G.R. No. 172983, 22 July 2015


The Central Bank of the Philippines (Central Bank) issued Monetary Board (MB) Resolution No. 699, placing Pacific Banking Corporation (PBC) under receivership. It formally invited banks to submit their proposals for the purchase of the assets and franchise of the various offices of the PBC and the assumption of an equivalent amount of the PBC s liabilities. Thus, the FEBTC submitted its bid. The FEBTC’s bid covered the purchase of the PBC’s non-fixed and fixed assets and the assumption of the PBC’s recorded liabilities which the Monetary Board accepted after finding it as the most advantageous.

The FEBTC as the buyer, the PBC as the seller, and the Central Bank entered into a Memorandum of Agreement (MOA) which stated that the parties shall execute an absolute purchase agreement covering all the assets of the PBC. They agreed, however, that the PBC assets submitted to the Central Bank as collaterals shall be excluded from the purchase.

The parties agreed that the effectivity date of the PA shall be the date of its approval by the Liquidation Court. PA was approved by the Monetary Board on October 24, 1986.

Respondent Philippine Deposit Insurance Commission (PDIC), thereafter, took over as the new PBC Liquidator. Liquidator Nañagas informed the FEBTC that all the fixed assets of the PBC can be purchased only at their present appraisal value which is much higher than their sound value. This move prompted the FEBTC to file before the RTC (the Liquidating Court) a motion to compel the Liquidator to execute the implementing deeds of sale over the disputed PBC fixed assets.

The RTC directed the PDIC to execute the implementing deeds of absolute sale in favor of the FEBTC; and order the FEBTC to pay the price for the fixed assets in the amount equivalent to their sound values as stated in the Asian Appraisal Report which was however, reversed by the CA.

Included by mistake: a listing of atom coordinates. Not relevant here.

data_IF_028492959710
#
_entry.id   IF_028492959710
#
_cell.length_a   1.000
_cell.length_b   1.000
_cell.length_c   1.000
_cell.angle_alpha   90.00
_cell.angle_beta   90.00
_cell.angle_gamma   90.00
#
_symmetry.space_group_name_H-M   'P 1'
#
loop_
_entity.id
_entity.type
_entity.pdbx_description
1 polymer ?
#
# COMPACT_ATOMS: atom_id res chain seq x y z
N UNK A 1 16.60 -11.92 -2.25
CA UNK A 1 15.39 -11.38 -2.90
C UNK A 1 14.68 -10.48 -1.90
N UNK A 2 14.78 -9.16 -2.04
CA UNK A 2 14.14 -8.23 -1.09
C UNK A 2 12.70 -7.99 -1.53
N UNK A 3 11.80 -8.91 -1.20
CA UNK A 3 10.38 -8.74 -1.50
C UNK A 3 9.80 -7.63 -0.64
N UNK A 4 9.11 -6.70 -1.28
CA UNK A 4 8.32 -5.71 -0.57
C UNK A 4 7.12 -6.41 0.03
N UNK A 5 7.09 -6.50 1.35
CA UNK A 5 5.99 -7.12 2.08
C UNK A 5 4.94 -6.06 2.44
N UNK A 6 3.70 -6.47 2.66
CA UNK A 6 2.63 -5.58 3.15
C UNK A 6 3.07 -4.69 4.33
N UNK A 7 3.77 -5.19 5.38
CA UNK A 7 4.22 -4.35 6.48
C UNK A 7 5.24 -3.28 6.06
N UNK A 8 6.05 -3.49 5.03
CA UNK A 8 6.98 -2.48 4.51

Hence, this petition.


Whether or not the PDIC, as the Liquidator of the PBC, may be compelled to execute the deeds of sale.


The court ruled in the affirmative, as there was a perfected contract of sale over the disputed fixed assets.

It is well-established that a contract undergoes various stages that include its negotiation or preparation, its perfection, and finally, its consummation. Negotiation covers the period from the time the prospective contracting parties indicate interest in the contract to the time the contract is concluded (perfected). The perfection of the contract takes place upon the concurrence of its essential elements. A contract which is consensual as to perfection is so established upon a mere meeting of minds, i.e., the concurrence of offer and acceptance, on the object and on the cause or consideration. The consummation stage begins when the parties perform their respective undertakings under the contract, culminating in its extinguishment. Specifically, contracts of sale are perfected by mutual consent, when the seller obligates himself, for a price certain, to deliver and transfer ownership of a specified thing or right to the buyer over which the latter agrees.

Mutual consent, as a state of mind, may only be inferred from the confluence of two acts of the parties: an offer certain as to the object of the contract and its consideration, and an absolute acceptance of the offer, i.e., with respect to the exact object and consideration embodied in the offer. While it may not be possible to expect the acceptance to echo every nuance of the offer, it is imperative that it assents to those points in the offer that, under the operative facts of each contract, are not only material but motivating as well.

Simply put, a contract of sale is perfected upon the meeting of the minds of the parties on the essential elements of the contract, i.e., consent, object certain, and the consideration of the contract. Based on the above well-established principles, the Court rules that the essential elements of a contract of sale are present in the MOA as confirmed by the FEBTC’s bid and the provisions of the MOA and the PA.

Furthermore, a contract of sale is perfected by the meeting of the minds of the parties regardless of whether it was reduced to writing. A binding contract may exist between the parties whose minds have met, although they did not affix their signatures to any written document, as acceptance may be expressed or implied. The law or jurisprudence does not mandate that the contract of sale be put in writing before such contract can validly cede or transmit rights over a certain real property between the parties themselves. In view of the perfection of the contract of sale, the execution of the PA over the fixed assets, like the executed PA over the non-fixed assets, falls under the consummation stage and not the perfection stage.

Hence, the court GRANTED the FEBTC’s petition for review on certiorari, and REVERSED Decision of the Court of Appeals

*Case Digest by Radolfzell Adasa, JD – 4, Andres Bonifacio College, SY 2019 – 2020